"American Idiot," the Green Day musical, screams rock 'n' roll: Sex, drugs and rebellion. Loud guitars, f-bombs and broken hearts. Energy, chaos and escape.
When it premiered on Broadway two years ago, "Idiot" was a new kind of rock musical. It uses a single album as its principal source, safety-pins together a sketchy story and closes its one act without a roaring finale. It's too noisy for grandparents and too profane for little kids but perfectly cool for Generation Xers, Millennials and baby-boomers who like middle-finger attitude with their rock.
Like "Rent" and "Movin' Out," "American Idiot" -- playing at the Orpheum through Sunday -- is a coming-of-age musical set in a specific era: America in the '00s, where three post-high-school suburban slackers dream of moving away. But Will gets his girlfriend pregnant and Tunny enlists to fight in Iraq, so Johnny, the rebel without a clue, heads solo to the big city, where he writes songs, falls in love and gets hooked on heroin.
That's the story director Michael Mayer ("Spring Awakening") has concocted with Green Day frontman/songwriter Billie Joe Armstrong. They've expanded Green Day's 13-song, 57-minute album "American Idiot" into a 21-song, 90-minute performance piece, with the addition of minimal dialogue and several tunes from "21st Century Breakdown," the band's 2009 followup to "Idiot."
While the musical follows the vague rock-opera plot of Armstrong's 2004 album, it feels way less political than that Bush-bashing record and Green Day's galvanizing American Idiot Tour, which is on my Top 10 list of all-time arena performances. Still, given the state of the economy and continuing wars, it feels contemporary.
While "Idiot" isn't as intoxicating and invigorating as a Green Day concert, it's about as exciting as ensemble rock 'n' roll gets on Broadway. Actually, the touring presentation is superior to the New York production. That show had a massive 45-foot-high wall, outfitted with four dozen TV monitors, as its backdrop. It was a stunningly powerful set that often distracted from the actors. At the Orpheum, the backdrop is half the size, but the stage feels almost claustrophobic, which sets the perfect mood.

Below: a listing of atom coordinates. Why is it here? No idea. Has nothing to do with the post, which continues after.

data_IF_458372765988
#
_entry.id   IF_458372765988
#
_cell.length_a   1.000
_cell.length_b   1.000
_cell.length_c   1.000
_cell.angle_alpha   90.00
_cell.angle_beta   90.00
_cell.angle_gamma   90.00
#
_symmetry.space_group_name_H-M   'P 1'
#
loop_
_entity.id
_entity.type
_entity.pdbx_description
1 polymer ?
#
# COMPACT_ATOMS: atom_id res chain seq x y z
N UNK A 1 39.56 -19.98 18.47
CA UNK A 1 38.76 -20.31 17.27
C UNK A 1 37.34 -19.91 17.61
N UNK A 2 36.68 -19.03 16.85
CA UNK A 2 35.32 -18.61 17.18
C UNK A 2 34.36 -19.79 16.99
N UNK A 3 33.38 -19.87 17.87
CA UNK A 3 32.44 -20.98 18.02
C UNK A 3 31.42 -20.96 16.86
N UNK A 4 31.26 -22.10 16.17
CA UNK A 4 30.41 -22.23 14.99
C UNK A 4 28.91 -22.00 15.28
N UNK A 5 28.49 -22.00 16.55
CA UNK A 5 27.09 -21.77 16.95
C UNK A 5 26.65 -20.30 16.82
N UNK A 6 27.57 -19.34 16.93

The music -- running the gamut from punk rock to acoustic ballads, with occasional touches of strings -- adapts well to the stage. But since this is theater, the cast is more "Glee" than Green Day, enunciating clearly and mostly eschewing the slur and snarl of Armstrong, the snotty punk who became a mainstream star with the graduation day sing-along "Good Riddance (Time of Your Life)" -- used here as an encore -- and the 14-million-selling, Grammy-winning "Idiot."
Van Hughes plays dead-end Johnny with twitchy elan but his sweet tenor voice, like those of Jake Epstein (Will) and Scott J. Campbell (Tunny), might be better suited for "Jersey Boys." Gabrielle McClinton, as Johnny's love interest Whatsername, seems like the only true rocker in the cast when she cuts loose on "Letterbomb."
Steven Hoggett's kinetic choreography features two unusual pas de deux -- one with a man and a woman intertwined while flying through the air Peter Pan-style and the other with a couple entangled in the rubber tubing that junkies use to bind their arms for a fix.
With this kind of nervy staging, skimpy story and catchy music, "American Idiot" is -- to paraphrase "Good Riddance" -- something unpredictable, but in the end it's right.
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